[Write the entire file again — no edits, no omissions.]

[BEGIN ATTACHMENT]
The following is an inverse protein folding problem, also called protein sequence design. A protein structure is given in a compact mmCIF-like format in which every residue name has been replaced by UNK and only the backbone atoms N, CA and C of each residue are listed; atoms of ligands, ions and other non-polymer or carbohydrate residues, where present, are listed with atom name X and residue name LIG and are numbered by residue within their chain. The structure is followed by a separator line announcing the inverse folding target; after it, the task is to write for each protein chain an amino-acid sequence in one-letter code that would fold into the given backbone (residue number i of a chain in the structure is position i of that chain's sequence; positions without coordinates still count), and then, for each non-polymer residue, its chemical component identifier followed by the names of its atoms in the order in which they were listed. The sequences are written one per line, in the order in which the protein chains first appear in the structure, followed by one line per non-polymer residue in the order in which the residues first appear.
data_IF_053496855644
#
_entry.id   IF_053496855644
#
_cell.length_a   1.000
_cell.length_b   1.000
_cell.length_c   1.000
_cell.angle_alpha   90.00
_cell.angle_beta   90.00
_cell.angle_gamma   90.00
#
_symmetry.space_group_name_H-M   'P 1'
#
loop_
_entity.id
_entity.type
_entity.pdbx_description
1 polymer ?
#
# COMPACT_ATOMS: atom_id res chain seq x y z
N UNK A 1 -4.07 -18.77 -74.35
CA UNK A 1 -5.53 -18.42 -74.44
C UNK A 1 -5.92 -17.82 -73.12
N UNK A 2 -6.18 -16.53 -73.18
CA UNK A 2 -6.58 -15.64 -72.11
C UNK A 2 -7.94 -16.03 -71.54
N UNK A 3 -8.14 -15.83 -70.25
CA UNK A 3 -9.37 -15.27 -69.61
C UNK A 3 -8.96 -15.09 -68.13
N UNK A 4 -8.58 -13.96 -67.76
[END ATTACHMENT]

The following is an inverse protein folding problem, also called protein sequence design. A protein structure is given in a compact mmCIF-like format in which every residue name has been replaced by UNK and only the backbone atoms N, CA and C of each residue are listed; atoms of ligands, ions and other non-polymer or carbohydrate residues, where present, are listed with atom name X and residue name LIG and are numbered by residue within their chain. The structure is followed by a separator line announcing the inverse folding target; after it, the task is to write for each protein chain an amino-acid sequence in one-letter code that would fold into the given backbone (residue number i of a chain in the structure is position i of that chain's sequence; positions without coordinates still count), and then, for each non-polymer residue, its chemical component identifier followed by the names of its atoms in the order in which they were listed. The sequences are written one per line, in the order in which the protein chains first appear in the structure, followed by one line per non-polymer residue in the order in which the residues first appear.
data_IF_053496855644
#
_entry.id   IF_053496855644
#
_cell.length_a   1.000
_cell.length_b   1.000
_cell.length_c   1.000
_cell.angle_alpha   90.00
_cell.angle_beta   90.00
_cell.angle_gamma   90.00
#
_symmetry.space_group_name_H-M   'P 1'
#
loop_
_entity.id
_entity.type
_entity.pdbx_description
1 polymer ?
#
# COMPACT_ATOMS: atom_id res chain seq x y z
N UNK A 1 -4.07 -18.77 -74.35
CA UNK A 1 -5.53 -18.42 -74.44
C UNK A 1 -5.92 -17.82 -73.12
N UNK A 2 -6.18 -16.53 -73.18
CA UNK A 2 -6.58 -15.64 -72.11
C UNK A 2 -7.94 -16.03 -71.54
N UNK A 3 -8.14 -15.83 -70.25
CA UNK A 3 -9.37 -15.27 -69.61
C UNK A 3 -8.96 -15.09 -68.13
N UNK A 4 -8.58 -13.96 -67.76